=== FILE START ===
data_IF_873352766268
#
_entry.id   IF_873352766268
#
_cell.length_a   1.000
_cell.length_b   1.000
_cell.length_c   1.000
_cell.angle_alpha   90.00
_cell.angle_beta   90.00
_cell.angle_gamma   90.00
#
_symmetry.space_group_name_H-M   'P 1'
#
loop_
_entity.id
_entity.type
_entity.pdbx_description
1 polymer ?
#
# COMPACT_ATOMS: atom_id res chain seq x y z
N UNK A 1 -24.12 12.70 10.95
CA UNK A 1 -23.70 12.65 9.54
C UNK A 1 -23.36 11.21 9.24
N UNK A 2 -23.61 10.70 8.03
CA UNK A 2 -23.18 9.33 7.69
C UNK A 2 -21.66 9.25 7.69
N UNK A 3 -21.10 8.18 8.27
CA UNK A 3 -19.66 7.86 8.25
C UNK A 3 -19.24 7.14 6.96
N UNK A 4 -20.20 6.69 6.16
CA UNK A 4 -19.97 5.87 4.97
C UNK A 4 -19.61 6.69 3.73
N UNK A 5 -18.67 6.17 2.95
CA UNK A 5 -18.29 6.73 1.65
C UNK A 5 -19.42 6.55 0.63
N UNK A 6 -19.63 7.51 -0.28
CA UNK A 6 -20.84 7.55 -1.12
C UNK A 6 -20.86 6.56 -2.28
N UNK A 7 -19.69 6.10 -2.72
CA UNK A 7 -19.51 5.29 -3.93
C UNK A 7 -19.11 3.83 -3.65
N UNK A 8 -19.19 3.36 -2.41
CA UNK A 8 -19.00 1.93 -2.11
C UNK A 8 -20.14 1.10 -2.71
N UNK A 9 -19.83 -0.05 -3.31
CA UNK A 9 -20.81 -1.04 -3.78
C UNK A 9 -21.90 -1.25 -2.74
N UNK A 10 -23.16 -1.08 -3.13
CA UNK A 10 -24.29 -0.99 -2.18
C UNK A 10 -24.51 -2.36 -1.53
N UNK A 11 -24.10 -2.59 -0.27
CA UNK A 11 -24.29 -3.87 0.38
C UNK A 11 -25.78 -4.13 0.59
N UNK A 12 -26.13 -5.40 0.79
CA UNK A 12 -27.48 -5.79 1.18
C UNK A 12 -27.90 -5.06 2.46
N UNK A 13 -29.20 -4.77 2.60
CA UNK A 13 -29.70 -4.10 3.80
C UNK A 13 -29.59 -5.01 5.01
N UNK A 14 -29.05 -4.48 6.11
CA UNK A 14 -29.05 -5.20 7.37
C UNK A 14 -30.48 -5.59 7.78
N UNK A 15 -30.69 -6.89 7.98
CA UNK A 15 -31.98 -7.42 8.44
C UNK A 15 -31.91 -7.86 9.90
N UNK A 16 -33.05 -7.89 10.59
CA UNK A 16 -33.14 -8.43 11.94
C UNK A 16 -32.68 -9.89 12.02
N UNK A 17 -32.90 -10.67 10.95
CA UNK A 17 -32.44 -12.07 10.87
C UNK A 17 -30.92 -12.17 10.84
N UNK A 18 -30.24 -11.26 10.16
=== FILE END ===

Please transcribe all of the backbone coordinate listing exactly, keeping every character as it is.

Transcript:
data_IF_873352766268
#
_entry.id   IF_873352766268
#
_cell.length_a   1.000
_cell.length_b   1.000
_cell.length_c   1.000
_cell.angle_alpha   90.00
_cell.angle_beta   90.00
_cell.angle_gamma   90.00
#
_symmetry.space_group_name_H-M   'P 1'
#
loop_
_entity.id
_entity.type
_entity.pdbx_description
1 polymer ?
#
# COMPACT_ATOMS: atom_id res chain seq x y z
N UNK A 1 -24.12 12.70 10.95
CA UNK A 1 -23.70 12.65 9.54
C UNK A 1 -23.36 11.21 9.24
N UNK A 2 -23.61 10.70 8.03
CA UNK A 2 -23.18 9.33 7.69
C UNK A 2 -21.66 9.25 7.69
N UNK A 3 -21.10 8.18 8.27
CA UNK A 3 -19.66 7.86 8.25
C UNK A 3 -19.24 7.14 6.96
N UNK A 4 -20.20 6.69 6.16
CA UNK A 4 -19.97 5.87 4.97
C UNK A 4 -19.61 6.69 3.73
N UNK A 5 -18.67 6.17 2.95
CA UNK A 5 -18.29 6.73 1.65
C UNK A 5 -19.42 6.55 0.63
N UNK A 6 -19.63 7.51 -0.28
CA UNK A 6 -20.84 7.55 -1.12
C UNK A 6 -20.86 6.56 -2.28
N UNK A 7 -19.69 6.10 -2.72
CA UNK A 7 -19.51 5.29 -3.93
C UNK A 7 -19.11 3.83 -3.65
N UNK A 8 -19.19 3.36 -2.41
CA UNK A 8 -19.00 1.93 -2.11
C UNK A 8 -20.14 1.10 -2.71
N UNK A 9 -19.83 -0.05 -3.31
CA UNK A 9 -20.81 -1.04 -3.78
C UNK A 9 -21.90 -1.25 -2.74
N UNK A 10 -23.16 -1.08 -3.13
CA UNK A 10 -24.29 -0.99 -2.18
C UNK A 10 -24.51 -2.36 -1.53
N UNK A 11 -24.10 -2.59 -0.27
CA UNK A 11 -24.29 -3.87 0.38
C UNK A 11 -25.78 -4.13 0.59
N UNK A 12 -26.13 -5.40 0.79
CA UNK A 12 -27.48 -5.79 1.18
C UNK A 12 -27.90 -5.06 2.46
N UNK A 13 -29.20 -4.77 2.60
CA UNK A 13 -29.70 -4.10 3.80
C UNK A 13 -29.59 -5.01 5.01
N UNK A 14 -29.05 -4.48 6.11
CA UNK A 14 -29.05 -5.20 7.37
C UNK A 14 -30.48 -5.59 7.78
N UNK A 15 -30.69 -6.89 7.98
CA UNK A 15 -31.98 -7.42 8.44
C UNK A 15 -31.91 -7.86 9.90
N UNK A 16 -33.05 -7.89 10.59
CA UNK A 16 -33.14 -8.43 11.94
C UNK A 16 -32.68 -9.89 12.02
N UNK A 17 -32.90 -10.67 10.95
CA UNK A 17 -32.44 -12.07 10.87
C UNK A 17 -30.92 -12.17 10.84
N UNK A 18 -30.24 -11.26 10.16